But, let’s get back to our discussion concerning deterrence, a second point is to be made, and that is that, dismissing capital punishment on the basis of a failure to deter all murders, would remove all basis for any kind of crime if the is logically and consistently applied throughout the judicial system. It would logically require us to eliminate all prisons simply because of the fact that they do not seem to be any more effective in the deterrence of crime in general that capital punishment is to murder in particular. We simply keep building more and more and larger and larger prisons. If the deterrent principle is valid, we should be closing them down instead.

By way of illustration, if the deterrent argument is valid, then we void the age long use of lighthouses and we should immediately remove all the lighthouses we have erected on the treacherous shoals, reefs and rocks throughout our islands. Why? Simply because of the pragmatic, obvious fact that there are no ships piled up on them! This is exactly what is being fallaciously presented as a viable argument by opponents of capital punishment. They base their conclusion upon the number of “wrecks” piled up in the prisons rather than upon the number of those who heeded the warning of the lighthouse of capital punishment and never ended up in jail because they did not commit a murder!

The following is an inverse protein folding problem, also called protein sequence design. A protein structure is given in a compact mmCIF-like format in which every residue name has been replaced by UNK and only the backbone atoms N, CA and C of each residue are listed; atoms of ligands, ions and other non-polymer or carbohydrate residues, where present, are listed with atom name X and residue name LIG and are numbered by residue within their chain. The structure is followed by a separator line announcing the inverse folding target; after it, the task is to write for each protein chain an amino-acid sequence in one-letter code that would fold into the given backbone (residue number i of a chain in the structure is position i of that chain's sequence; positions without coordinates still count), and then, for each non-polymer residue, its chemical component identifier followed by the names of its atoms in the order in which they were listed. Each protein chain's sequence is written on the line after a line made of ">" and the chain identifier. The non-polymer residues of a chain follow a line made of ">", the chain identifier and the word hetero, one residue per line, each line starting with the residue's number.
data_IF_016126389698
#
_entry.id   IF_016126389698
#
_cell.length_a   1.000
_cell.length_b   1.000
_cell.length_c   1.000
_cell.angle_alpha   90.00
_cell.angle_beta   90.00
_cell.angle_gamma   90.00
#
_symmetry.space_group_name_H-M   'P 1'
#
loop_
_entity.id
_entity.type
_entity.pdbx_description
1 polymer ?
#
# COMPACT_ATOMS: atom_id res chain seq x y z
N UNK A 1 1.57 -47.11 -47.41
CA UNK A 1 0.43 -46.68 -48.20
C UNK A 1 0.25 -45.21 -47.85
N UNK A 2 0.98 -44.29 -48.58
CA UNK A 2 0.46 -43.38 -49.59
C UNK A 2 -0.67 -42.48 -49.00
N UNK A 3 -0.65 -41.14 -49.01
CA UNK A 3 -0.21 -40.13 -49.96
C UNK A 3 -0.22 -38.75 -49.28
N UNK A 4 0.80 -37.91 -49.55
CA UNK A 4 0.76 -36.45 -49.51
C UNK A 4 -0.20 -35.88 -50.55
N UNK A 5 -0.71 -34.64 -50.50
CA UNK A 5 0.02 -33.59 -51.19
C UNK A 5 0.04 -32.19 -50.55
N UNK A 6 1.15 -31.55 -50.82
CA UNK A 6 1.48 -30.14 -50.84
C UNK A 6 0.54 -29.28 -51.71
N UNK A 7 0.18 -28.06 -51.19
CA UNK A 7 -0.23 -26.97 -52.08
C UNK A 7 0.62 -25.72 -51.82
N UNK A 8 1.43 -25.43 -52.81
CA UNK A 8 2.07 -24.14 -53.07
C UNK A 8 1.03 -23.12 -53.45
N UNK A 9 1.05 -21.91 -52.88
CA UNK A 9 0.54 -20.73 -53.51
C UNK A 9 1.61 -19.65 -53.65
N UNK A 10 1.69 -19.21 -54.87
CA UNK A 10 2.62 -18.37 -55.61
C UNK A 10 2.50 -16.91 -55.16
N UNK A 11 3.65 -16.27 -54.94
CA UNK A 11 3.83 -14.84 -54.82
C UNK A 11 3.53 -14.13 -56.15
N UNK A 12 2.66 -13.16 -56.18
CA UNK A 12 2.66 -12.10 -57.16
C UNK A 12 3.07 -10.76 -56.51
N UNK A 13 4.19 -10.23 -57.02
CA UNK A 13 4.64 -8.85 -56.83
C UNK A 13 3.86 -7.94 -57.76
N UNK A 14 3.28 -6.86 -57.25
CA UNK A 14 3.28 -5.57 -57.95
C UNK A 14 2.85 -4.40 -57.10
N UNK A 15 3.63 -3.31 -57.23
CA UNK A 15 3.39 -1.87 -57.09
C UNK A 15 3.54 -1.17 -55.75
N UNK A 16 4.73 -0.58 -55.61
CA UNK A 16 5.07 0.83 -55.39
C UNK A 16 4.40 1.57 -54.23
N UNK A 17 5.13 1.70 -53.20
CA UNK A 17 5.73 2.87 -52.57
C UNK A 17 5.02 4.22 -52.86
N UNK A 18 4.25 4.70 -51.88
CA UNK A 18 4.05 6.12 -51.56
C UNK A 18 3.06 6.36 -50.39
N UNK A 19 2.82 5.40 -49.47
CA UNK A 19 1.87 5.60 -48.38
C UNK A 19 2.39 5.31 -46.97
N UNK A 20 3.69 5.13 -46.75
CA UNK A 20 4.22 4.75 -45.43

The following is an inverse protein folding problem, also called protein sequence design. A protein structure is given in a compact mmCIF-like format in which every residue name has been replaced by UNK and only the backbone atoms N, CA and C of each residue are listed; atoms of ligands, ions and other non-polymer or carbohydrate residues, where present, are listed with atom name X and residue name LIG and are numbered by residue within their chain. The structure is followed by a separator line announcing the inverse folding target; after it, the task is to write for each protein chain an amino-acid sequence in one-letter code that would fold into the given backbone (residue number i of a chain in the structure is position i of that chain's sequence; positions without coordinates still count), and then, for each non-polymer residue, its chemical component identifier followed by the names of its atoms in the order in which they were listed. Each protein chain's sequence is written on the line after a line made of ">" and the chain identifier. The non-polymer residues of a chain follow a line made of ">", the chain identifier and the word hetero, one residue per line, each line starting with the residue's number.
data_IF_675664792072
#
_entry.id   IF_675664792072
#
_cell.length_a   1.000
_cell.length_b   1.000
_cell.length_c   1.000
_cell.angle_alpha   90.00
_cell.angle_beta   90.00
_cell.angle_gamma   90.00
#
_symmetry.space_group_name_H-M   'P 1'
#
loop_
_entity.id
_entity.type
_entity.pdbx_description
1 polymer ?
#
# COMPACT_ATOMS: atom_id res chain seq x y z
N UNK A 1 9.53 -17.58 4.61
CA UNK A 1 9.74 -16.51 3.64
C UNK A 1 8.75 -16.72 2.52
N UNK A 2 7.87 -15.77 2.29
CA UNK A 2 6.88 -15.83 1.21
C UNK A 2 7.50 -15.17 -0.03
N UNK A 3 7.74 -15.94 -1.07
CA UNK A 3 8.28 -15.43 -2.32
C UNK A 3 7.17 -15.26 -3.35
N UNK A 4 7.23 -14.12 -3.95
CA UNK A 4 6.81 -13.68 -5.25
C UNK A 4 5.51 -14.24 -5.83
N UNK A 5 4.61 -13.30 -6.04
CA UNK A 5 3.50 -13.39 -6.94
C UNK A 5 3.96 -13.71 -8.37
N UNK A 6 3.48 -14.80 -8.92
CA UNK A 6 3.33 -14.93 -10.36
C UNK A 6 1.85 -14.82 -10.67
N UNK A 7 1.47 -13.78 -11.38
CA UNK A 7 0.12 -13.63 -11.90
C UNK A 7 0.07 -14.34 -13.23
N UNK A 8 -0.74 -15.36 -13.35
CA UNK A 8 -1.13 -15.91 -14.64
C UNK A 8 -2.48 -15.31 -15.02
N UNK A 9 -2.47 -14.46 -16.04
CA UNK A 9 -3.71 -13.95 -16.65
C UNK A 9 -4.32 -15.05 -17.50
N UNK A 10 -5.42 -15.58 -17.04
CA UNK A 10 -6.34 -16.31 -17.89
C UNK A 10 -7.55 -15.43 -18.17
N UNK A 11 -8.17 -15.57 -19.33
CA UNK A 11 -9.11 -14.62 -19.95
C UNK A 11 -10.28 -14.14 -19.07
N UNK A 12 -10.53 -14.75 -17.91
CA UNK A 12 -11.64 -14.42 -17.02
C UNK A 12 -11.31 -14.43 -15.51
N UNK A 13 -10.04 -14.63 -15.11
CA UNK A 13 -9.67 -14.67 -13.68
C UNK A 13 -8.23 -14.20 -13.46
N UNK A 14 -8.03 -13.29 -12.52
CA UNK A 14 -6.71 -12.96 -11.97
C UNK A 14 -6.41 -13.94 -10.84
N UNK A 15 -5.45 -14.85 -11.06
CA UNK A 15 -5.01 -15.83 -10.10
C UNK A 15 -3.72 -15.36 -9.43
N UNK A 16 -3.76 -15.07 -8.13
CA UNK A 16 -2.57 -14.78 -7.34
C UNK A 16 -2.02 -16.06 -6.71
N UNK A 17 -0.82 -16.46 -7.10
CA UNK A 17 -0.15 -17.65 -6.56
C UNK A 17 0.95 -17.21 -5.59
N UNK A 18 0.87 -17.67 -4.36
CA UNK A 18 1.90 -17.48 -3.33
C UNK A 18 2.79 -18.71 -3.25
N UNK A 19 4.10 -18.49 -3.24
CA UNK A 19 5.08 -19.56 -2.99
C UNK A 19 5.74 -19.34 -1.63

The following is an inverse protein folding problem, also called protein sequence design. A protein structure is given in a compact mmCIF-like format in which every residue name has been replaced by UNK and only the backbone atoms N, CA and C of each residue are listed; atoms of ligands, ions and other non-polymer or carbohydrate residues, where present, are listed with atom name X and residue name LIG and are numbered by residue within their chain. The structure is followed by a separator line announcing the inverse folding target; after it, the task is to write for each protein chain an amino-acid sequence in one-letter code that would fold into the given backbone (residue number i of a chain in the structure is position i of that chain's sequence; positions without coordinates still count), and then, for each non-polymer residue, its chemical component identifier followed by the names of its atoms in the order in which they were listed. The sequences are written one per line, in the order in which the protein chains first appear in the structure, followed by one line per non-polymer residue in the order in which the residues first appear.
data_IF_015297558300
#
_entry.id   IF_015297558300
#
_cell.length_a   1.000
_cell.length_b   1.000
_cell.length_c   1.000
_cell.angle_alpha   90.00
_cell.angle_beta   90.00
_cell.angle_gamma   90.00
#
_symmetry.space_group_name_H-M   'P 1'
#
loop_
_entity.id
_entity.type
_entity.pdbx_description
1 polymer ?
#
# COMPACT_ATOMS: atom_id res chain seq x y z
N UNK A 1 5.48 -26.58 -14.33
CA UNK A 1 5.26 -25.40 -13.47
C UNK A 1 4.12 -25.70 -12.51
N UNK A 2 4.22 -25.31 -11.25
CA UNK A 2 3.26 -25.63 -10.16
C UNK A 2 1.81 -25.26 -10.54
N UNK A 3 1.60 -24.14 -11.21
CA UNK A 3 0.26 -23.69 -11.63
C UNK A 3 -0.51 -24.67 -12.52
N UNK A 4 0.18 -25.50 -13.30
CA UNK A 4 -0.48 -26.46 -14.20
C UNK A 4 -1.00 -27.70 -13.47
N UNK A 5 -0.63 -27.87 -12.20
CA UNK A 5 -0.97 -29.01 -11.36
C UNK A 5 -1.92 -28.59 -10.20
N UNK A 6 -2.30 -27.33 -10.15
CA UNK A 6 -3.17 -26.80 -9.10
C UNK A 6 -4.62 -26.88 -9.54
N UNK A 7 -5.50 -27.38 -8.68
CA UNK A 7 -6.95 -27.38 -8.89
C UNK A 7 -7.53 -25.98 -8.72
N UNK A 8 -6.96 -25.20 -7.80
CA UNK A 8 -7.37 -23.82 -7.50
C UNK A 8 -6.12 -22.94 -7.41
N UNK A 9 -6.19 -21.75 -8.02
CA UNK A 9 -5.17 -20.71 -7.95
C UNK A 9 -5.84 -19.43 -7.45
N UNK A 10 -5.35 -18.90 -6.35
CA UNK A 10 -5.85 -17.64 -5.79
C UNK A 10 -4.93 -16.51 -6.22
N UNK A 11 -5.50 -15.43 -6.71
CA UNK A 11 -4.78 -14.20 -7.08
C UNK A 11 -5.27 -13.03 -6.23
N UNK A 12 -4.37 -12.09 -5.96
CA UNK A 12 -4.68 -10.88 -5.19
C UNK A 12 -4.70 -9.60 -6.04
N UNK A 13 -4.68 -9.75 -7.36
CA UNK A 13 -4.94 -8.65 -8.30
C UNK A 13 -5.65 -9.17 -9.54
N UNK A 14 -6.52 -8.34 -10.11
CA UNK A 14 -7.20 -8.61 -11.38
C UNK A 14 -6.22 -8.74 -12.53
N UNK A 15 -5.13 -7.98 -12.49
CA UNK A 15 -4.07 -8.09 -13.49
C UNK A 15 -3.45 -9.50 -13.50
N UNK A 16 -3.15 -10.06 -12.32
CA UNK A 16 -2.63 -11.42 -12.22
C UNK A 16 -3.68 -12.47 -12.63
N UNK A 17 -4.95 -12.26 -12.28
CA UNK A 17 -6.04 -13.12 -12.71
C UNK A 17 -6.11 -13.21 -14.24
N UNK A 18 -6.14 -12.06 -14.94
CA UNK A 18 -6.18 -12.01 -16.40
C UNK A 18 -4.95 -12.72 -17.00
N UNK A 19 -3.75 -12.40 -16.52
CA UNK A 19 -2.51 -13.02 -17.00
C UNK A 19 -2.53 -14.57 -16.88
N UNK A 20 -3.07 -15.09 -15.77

The poet Hyman Barshay puts it this way: “The death penalty is a warning, just like a lighthouse throwing its beams out to sea. We hear about shipwrecks, but we do not hear about the ships the lighthouse guides safely on their way. We do not have proof of the number of ships it saves, but we do not tear the lighthouse down."

Logically, if capital punishment is even a potential deterrent, then that is a significant enough social reason to implement it, not to do so is to give the preference and advantage to the murderer, rather than the victim.

Selah!